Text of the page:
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User / Wayne Pinkston
Wayne Pinkston / 435 items

N 170 B 611 C 17 E Jul 6, 2019 F Nov 22, 2019
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Beautiful hoodoo in Southern Utah. This is called the Red Toadstool, and I’m guessing it is about 18 feet, 6 meters high, maybe a little larger. Low Level Lighting was used with an LED light panel on a 3 meter light stand located on a rocky mound about 10-15 meters away to the right, turned down very low. There is also a small LED light behind the hoodoo but it was turned down so low that it’s not really visible. ___________________________________________. Made from 21 light frames and 1 dark frame in Starry Landscape Stacker. 22 mm, f/2.8, 15 seconds, ISO 10,000. Thanks for looking!

Tags:   toadstool, hoodoo, desert, Kanab, Utah, night, sky, night landscape, night photography, Wayne Pinkston, waynepinkstonphoto.com, lightcrafter.com, stars, starry sky, starry night, Milky Way, galaxy, Astrophotography, landscape Astrophotography, wife field

N 278 B 2.8K C 26 E Sep 23, 2019 F Nov 20, 2019
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Panorama
12 frames, 14 mm, f/2.8, 15 sec., ISO 12,800

This is the shell of an abandoned Cathedral in Madagascar. I've added a crop from the center section. The red on the horizon is from fires. The local people burn the field and multiple fires could be seen at any one time. The glow from the fires could be seen from long distances at night.

A big thank you to @worldpixorg and @ryanplakonouris for arranging this trip. @worldpixorg is a charity organization using photography to raise money for charitable causes. Hope you enjoy, Wayne Pinkston

Tags:   cathedral abandoned church old decay. madagascar night sky night sky madagascar night fires night photography night landscape wayne pinkston waynepinkstonphoto.com lightscaper.com stars starry night starry sky milky way galaxy astrophotography landscape astrophotography wide field astrophotography panorama night panorama

N 271 B 4.1K C 22 E Apr 8, 2019 F Nov 13, 2019
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Venus, Mercury, and the Zodiacal Light. This was taken just before dawn on the Great Barrier Island, New Zealand. The island is a Dark Sky Sanctuary, and amazingly dark. Since the planets Venus and Mercury are closer to the sun than earth, you are looking sunward to see then. As a result the best dark times to see them are just before dawn or just after sunset. This was just before dawn. What caught my attention was how well the Zodiacal light showed up at this time. When seen just before dawn it’s called the “False Dawn”. It’s a faint diffuse roughly triangular light or glow that appears to extend from the sun along the zodiac, straddling the ecliptic. It is caused by sunlight scattered by interplanetary dust in the plane of the dolor system. (Wikipedia) I thought it showed up nicely here. Check out the labeled image as well. This is a stack of 10 images stacked in SLS, 23 mm, 15 sec., f/2.8, ISO 12,800. Many thanks to Carol @darkskysanctuary for guiding me there and drawing my attention to to planets that night. Carol, you are a great guide! Cheers, Wayne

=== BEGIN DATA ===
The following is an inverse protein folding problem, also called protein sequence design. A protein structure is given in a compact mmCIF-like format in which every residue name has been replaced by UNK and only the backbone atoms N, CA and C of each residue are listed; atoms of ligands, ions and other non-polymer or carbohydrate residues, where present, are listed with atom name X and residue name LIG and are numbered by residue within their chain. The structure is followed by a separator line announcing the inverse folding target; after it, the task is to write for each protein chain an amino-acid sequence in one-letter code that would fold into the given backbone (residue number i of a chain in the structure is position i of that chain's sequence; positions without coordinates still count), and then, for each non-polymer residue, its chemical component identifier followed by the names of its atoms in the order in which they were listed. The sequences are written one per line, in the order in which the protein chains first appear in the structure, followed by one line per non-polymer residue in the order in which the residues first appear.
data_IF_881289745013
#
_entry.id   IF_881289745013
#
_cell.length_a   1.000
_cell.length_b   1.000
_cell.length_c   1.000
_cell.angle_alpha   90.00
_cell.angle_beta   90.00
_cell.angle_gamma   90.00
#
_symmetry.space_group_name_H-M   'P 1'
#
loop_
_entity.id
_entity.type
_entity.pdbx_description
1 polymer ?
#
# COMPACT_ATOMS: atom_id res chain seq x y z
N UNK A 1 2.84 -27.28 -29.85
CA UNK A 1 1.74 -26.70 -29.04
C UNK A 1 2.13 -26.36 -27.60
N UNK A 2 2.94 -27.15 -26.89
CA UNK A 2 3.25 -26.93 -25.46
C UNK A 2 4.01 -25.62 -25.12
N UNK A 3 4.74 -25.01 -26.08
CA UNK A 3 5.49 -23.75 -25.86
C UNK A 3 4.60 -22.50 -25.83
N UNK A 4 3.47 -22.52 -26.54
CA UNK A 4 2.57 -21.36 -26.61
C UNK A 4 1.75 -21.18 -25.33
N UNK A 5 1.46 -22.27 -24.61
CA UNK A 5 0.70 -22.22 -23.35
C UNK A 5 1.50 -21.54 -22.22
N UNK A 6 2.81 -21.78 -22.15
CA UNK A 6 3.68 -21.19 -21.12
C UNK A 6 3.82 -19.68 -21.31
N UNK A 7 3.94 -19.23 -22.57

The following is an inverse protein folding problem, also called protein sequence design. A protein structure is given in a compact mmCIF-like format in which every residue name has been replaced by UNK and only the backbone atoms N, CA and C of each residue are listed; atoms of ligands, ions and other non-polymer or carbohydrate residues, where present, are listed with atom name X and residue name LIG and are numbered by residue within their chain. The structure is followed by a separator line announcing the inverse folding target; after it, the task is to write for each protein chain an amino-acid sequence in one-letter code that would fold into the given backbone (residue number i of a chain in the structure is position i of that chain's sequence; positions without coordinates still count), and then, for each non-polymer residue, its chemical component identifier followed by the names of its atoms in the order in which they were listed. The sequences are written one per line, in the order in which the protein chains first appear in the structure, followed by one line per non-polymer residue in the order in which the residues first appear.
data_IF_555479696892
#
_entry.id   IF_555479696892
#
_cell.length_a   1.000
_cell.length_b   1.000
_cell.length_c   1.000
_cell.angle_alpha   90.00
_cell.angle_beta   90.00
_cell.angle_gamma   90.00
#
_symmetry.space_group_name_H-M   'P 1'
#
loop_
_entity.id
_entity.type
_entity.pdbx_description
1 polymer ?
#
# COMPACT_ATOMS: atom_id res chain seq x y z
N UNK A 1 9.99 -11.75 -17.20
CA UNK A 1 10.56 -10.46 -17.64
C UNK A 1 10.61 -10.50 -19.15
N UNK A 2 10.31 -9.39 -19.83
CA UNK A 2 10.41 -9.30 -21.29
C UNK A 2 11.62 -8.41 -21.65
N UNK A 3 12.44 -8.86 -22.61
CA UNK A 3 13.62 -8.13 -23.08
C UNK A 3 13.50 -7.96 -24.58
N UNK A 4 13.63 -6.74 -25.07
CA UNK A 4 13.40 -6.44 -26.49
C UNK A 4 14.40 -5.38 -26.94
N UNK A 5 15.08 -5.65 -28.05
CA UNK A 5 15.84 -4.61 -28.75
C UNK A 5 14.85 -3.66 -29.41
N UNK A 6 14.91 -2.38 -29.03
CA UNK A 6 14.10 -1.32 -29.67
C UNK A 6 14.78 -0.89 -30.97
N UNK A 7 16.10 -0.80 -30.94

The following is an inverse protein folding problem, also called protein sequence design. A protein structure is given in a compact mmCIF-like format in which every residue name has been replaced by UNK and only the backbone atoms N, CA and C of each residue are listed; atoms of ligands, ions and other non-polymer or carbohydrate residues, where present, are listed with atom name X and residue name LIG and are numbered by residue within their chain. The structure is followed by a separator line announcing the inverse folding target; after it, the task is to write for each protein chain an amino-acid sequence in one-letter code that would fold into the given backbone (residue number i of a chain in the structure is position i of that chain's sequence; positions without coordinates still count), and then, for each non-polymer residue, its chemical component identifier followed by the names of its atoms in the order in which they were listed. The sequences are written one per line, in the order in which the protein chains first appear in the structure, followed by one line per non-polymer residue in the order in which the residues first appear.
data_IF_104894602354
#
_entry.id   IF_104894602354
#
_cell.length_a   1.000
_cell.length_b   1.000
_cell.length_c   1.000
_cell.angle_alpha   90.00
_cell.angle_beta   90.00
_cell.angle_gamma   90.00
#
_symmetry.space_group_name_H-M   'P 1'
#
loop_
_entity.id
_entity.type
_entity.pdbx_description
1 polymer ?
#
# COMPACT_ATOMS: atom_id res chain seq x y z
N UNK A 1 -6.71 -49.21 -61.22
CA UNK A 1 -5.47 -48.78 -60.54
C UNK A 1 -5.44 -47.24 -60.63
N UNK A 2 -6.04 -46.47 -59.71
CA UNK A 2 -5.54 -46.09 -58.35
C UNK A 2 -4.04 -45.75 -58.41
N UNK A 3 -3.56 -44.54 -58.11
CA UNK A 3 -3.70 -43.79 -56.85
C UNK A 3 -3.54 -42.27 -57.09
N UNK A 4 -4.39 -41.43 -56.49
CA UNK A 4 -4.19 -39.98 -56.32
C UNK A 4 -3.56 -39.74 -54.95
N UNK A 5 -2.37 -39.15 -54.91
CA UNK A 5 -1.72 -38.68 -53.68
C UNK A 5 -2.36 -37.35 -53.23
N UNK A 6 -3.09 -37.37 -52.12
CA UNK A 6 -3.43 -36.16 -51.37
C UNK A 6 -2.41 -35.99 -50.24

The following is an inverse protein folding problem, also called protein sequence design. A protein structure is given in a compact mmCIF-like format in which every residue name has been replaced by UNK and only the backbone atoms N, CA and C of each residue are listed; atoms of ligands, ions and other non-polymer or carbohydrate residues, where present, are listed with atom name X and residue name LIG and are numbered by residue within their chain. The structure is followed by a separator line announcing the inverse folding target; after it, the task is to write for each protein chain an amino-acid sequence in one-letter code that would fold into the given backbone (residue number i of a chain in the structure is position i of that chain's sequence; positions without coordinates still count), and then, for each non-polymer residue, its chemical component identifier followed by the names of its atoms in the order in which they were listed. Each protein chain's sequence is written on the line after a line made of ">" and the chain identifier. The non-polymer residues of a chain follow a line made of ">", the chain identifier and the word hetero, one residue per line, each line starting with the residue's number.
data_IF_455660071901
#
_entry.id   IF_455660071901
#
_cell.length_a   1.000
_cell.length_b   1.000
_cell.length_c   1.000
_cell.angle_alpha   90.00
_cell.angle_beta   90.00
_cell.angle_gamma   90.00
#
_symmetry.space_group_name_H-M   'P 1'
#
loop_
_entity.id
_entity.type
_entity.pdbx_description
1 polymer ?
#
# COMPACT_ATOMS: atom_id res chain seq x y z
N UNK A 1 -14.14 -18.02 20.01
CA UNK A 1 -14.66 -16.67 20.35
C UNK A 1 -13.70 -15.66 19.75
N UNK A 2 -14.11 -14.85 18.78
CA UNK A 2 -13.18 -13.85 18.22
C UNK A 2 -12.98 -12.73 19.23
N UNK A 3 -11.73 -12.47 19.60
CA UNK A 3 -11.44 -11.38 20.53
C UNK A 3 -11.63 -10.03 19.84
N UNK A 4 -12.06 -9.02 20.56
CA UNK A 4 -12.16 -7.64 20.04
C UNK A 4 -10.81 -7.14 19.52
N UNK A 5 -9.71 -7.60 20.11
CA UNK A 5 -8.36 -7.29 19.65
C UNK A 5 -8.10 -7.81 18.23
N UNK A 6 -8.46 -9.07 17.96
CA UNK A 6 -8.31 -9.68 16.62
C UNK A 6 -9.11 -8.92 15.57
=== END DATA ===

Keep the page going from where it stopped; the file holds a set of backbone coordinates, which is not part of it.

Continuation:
Tags:   zodiacal light zodiac light mercury venus dawn great barrier island new zealand night sky night sky night landscape night photography wayne pinkston waynepinkstonphoto.com lightcrafter.com stars str starry night starry sky milky way galaxy astrophotography landscape astrophotography wide field astrophotography

N 75 B 2.9K C 4 E Apr 8, 2019 F Nov 13, 2019
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Venus, Mercury, and the Zodiacal Light. This was taken just before dawn on the Great Barrier Island, New Zealand. The island is a Dark Sky Sanctuary, and amazingly dark. Since the planets Venus and Mercury are closer to the sun than earth, you are looking sunward to see then. As a result the best dark times to see them are just before dawn or just after sunset. This was just before dawn. What caught my attention was how well the Zodiacal light showed up at this time. When seen just before dawn it’s called the “False Dawn”. It’s a faint diffuse roughly triangular light or glow that appears to extend from the sun along the zodiac, straddling the ecliptic. It is caused by sunlight scattered by interplanetary dust in the plane of the dolor system. (Wikipedia) I thought it showed up nicely here. Check out the labeled image as well. This is a stack of 10 images stacked in SLS, 23 mm, 15 sec., f/2.8, ISO 12,800. Many thanks to Carol @darkskysanctuary for guiding me there and drawing my attention to to planets that night. Carol, you are a great guide! Cheers, Wayne

N 369 B 4.8K C 33 E Nov 11, 2019 F Nov 11, 2019
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Panorama
Foreground: 16 frames, 30 sec., f/2.5, ISO 2000 (twilight)
Sky: 16 frames, 4 exposures each, stacked, f/1.8, 10 sec., ISO 500: All at 35 mm

Canyonlands National Park. Panorama with the foreground and sky acquired separately as above.

Thanks for looking! Wayne


Tags:   canyonlands canyon national park night sky night sky night photography night landscape wayne pinkston waynepinkstonphoto.com lightcrafter.com stars starry night starry sky milky way galaxy beautiful sky astrophotography landscape astrophotography wide field astrophotography


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